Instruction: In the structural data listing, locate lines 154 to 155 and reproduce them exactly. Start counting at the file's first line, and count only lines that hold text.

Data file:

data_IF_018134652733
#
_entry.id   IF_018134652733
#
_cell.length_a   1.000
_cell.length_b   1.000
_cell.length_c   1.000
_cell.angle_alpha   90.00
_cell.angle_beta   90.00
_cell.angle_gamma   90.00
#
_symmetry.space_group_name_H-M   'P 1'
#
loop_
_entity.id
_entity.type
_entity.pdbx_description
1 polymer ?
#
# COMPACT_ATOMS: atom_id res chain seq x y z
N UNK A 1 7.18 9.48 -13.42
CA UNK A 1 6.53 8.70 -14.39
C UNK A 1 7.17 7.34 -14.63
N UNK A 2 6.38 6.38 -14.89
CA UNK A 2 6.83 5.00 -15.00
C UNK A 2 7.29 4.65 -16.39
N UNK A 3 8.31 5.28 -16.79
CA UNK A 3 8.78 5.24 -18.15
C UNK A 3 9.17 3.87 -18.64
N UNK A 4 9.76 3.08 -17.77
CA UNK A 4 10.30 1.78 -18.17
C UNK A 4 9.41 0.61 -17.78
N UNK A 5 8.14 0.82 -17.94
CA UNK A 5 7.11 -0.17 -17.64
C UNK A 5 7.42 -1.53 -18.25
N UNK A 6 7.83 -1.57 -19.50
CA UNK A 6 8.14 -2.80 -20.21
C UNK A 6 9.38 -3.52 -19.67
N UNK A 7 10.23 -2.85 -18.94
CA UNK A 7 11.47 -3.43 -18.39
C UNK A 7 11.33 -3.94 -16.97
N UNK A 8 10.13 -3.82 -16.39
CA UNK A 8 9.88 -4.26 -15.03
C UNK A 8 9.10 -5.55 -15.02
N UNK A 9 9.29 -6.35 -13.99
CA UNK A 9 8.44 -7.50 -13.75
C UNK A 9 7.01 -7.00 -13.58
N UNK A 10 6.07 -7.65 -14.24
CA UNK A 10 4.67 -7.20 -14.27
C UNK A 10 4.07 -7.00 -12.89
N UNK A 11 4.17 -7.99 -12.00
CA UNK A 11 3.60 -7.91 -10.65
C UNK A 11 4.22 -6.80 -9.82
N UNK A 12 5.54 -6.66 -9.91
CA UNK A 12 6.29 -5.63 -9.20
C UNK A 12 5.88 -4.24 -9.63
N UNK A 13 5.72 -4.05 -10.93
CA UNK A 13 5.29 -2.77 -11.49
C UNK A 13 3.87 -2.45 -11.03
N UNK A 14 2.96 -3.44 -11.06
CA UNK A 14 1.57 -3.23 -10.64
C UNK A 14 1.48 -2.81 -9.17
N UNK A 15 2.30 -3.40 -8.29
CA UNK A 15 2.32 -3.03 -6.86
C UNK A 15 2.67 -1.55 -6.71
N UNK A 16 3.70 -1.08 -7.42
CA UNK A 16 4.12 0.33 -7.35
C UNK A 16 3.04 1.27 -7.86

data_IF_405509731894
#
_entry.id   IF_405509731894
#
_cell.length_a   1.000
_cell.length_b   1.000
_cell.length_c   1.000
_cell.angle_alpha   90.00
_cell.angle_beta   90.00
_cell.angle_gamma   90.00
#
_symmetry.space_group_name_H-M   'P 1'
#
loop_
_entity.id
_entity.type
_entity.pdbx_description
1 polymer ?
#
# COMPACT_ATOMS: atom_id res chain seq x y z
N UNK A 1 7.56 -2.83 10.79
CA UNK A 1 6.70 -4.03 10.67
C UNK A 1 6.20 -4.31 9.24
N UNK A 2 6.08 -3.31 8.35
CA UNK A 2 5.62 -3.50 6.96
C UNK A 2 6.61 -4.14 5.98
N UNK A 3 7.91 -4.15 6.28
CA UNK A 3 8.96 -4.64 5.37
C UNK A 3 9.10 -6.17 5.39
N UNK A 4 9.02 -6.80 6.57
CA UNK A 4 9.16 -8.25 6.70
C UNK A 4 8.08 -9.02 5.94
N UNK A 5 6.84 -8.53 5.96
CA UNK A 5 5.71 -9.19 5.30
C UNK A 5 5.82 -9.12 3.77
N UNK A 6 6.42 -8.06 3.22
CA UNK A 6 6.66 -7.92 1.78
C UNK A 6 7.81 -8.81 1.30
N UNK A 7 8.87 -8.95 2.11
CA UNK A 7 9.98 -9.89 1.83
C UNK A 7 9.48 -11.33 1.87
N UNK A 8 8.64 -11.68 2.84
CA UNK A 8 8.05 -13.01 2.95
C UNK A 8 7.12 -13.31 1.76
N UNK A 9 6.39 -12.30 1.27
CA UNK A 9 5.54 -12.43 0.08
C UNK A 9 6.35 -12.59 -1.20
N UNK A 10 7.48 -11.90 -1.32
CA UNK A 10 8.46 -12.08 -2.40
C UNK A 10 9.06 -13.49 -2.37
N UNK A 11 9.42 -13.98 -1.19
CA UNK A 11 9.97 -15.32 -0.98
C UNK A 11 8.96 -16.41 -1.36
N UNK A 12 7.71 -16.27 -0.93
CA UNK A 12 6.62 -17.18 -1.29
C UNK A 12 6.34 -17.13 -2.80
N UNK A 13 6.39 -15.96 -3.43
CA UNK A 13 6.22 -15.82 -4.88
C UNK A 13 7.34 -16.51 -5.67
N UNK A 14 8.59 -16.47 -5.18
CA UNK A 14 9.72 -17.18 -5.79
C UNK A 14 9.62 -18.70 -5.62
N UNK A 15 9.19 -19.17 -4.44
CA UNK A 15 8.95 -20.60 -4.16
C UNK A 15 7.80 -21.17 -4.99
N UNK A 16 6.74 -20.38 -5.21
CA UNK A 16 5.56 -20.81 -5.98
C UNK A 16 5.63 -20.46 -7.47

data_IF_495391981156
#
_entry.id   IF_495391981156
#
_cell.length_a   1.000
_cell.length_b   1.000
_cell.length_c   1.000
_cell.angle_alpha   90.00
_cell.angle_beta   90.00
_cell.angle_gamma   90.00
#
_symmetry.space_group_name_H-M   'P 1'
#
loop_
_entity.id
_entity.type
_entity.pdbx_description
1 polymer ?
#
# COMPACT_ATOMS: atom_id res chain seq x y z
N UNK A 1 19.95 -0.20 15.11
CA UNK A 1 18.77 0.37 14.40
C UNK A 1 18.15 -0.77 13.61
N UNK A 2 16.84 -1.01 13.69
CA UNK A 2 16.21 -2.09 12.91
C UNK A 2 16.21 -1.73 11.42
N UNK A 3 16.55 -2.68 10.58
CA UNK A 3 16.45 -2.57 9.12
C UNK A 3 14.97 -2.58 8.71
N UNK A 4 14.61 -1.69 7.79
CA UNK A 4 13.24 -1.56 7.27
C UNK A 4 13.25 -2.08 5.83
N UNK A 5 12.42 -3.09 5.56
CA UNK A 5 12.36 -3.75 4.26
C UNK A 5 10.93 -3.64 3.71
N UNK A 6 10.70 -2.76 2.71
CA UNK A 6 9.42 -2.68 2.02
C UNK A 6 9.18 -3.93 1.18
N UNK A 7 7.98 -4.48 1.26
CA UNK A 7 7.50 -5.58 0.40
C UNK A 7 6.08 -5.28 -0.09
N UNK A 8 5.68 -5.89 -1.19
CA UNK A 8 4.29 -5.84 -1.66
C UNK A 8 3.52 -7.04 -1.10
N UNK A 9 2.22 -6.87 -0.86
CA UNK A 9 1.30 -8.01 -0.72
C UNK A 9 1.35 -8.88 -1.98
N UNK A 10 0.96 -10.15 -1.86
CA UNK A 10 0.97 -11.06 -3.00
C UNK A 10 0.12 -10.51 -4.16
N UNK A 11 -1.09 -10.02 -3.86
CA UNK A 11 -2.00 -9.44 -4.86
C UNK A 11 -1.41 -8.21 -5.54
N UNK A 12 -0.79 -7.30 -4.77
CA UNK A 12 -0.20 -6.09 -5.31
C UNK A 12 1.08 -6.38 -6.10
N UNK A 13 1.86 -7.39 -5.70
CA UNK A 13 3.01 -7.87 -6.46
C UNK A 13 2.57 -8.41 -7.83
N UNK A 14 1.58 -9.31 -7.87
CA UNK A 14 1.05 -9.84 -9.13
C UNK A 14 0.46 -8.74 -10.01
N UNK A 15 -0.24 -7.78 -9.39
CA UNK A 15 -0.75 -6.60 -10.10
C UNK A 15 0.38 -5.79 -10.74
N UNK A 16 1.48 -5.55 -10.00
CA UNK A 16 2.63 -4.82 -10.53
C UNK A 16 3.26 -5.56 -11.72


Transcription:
1 polymer ?
#